On Wednesday, the NLRB voted 2-to-1 to approve a resolution to amend the rules and regulations related to its election process. Chairman Mark Pearce and Member Craig Becker voted in favor of the changes and Member Brian Hayes voted against them. The amendments that passed were trimmed from a more comprehensive set of proposed changes published in the Federal Register on June 22, 2011. The approved changes are intended to reduce litigation in election cases and will also significantly shorten the time between any pre-election hearing and the election date.
The approved changes will include:
a) giving hearing officers greater discretion to limit the evidence presented at pre-election hearings to evidence that is “relevant to a genuine issue of fact material to whether a question of representation exists”
b) giving hearing officers the discretion to deny requests by parties to submit post-hearing briefs
c) denying the parties the right to file requests for review with the Board challenging the viability of a regional director’s decision and direction of election until after the election
d) eliminating the 25 day period between the issuance of a decision and direction of election by a regional director and the holding of an election
e) clarifying the rules regarding a party’s ability to seek special permission to appeal a hearing officer ruling to the Board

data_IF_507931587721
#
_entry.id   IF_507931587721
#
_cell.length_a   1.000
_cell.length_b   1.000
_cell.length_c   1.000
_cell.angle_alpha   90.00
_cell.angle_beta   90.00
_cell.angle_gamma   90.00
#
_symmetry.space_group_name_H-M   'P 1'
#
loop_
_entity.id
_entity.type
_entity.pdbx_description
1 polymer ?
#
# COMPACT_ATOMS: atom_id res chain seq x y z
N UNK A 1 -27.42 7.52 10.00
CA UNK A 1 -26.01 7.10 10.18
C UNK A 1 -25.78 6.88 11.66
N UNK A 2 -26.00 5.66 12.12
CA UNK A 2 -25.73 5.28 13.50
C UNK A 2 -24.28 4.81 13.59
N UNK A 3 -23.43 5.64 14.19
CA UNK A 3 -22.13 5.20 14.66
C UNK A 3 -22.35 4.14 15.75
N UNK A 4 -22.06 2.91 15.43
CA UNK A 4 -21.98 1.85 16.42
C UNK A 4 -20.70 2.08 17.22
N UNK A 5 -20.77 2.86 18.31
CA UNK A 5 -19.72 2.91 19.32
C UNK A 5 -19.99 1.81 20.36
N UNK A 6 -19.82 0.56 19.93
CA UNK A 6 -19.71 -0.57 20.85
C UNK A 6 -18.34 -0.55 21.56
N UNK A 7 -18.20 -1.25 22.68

f) giving the Board the discretion to refuse to review a regional director’s resolution of post-election disputes
The Board did not release the final rules that will amend or replace the existing language in the regulations. It also did not indicate when the new rules would become effective. Unless the language is already written and the date is already set, it is reasonable to believe both will be impacted when Member Becker’s recess appointment expires at the end of this month, leaving just two members on the Board.
At roughly the same time as the Board action, Congress passed a bill designed to undo parts of the proposed rule changes. John Kline’s (R-MN) "Workforce Democracy and Fairness Act" (H.R. 3094) passed by a vote of 235-188. The bill would guarantee that no representation election is held within 35 days after the filing of a petition, provide for a two-week waiting period before a hearing could be held, and ensure certain preliminary appeal rights.